Are people who hate – for whatever justifications, rationalities, or reasons of faith or conscience – are people who hate “bless-able?”  What is to redeem in that behavior?  How can we all watch one another make mistakes – even terribly damaging ones – and bless one another, just as Jesus blessed those around him who would ultimately fail him at the cross?


In answer, I’ve been working on some “alternative” and rephrased Beatitudes this week, to address these modern questions.  Let me know what you think – you should write your own, and let me know how it goes.


Blessed are those who wait, for they shall see the completion of the Kingdom.

Blessed are the anxious, for they will receive peace.

Blessed are the narrow-minded, for they will find the greatest measure of transformation.

Blessed are those who think in only black and white, for they have at least found two points on the spectrum.

Blessed are those who have been told they are to stay silent, for they will be spoken for in God’s voice.

Blessed are those who notice desolation, for they will be also the first to recognize new growth.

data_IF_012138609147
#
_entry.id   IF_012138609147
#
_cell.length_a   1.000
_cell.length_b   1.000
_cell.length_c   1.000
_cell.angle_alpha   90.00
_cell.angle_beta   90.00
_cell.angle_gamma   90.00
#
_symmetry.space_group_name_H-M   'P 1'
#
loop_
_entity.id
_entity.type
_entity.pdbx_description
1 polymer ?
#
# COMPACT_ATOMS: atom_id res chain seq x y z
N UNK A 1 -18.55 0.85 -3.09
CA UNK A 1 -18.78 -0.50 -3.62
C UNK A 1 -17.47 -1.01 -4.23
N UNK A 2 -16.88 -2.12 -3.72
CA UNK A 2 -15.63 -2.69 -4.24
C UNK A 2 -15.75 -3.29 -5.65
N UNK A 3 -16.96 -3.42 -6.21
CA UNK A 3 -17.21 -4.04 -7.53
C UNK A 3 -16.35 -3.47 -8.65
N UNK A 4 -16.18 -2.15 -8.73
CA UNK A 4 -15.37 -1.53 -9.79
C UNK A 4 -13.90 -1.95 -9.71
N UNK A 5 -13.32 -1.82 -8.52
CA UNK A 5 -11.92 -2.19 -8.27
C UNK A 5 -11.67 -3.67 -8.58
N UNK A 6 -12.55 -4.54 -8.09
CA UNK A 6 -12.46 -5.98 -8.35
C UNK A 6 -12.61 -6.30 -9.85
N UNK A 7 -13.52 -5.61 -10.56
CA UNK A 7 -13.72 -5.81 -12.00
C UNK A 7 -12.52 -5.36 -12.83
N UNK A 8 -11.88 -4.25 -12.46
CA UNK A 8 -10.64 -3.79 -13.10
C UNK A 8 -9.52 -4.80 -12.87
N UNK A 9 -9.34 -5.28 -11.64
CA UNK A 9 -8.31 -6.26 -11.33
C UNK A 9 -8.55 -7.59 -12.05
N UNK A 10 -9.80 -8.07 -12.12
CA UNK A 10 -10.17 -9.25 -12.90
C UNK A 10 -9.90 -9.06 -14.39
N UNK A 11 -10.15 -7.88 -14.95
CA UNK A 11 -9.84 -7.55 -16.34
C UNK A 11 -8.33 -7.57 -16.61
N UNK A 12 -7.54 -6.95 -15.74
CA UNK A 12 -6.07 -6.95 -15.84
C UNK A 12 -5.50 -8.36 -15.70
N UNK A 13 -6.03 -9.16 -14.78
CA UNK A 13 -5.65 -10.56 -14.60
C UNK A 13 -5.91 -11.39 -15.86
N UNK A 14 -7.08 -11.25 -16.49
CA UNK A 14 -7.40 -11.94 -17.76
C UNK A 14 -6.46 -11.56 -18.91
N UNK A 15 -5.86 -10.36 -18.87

Blessed are those who have grown small, for they will be given more space in which to breathe.

Blessed are those who suffer, for they will be strong and ready for times to come.

Blessed are the tenderhearted for they will recognize hospitality in strange places.

Blessed are you who have been wounded by others, for you will find a new way to heal.

Blessed are those who love unwisely, for they have found the secret to living.

Blessed are those living in dark places, for they will care most creatively for the light.

Blessed are those at the end of their rope, for they will reach out for help and expand therefore their community.

Blessed are the envious, for they will remind others of what they already possess.

Blessed are the clumsy, for they will drop seeds along the path.

Blessed are those who give out of their poverty, for they will be good stewards of what they have been given.

Blessed are they who are hated, for they will rise up and give the lie to the false gospel of earned salvation.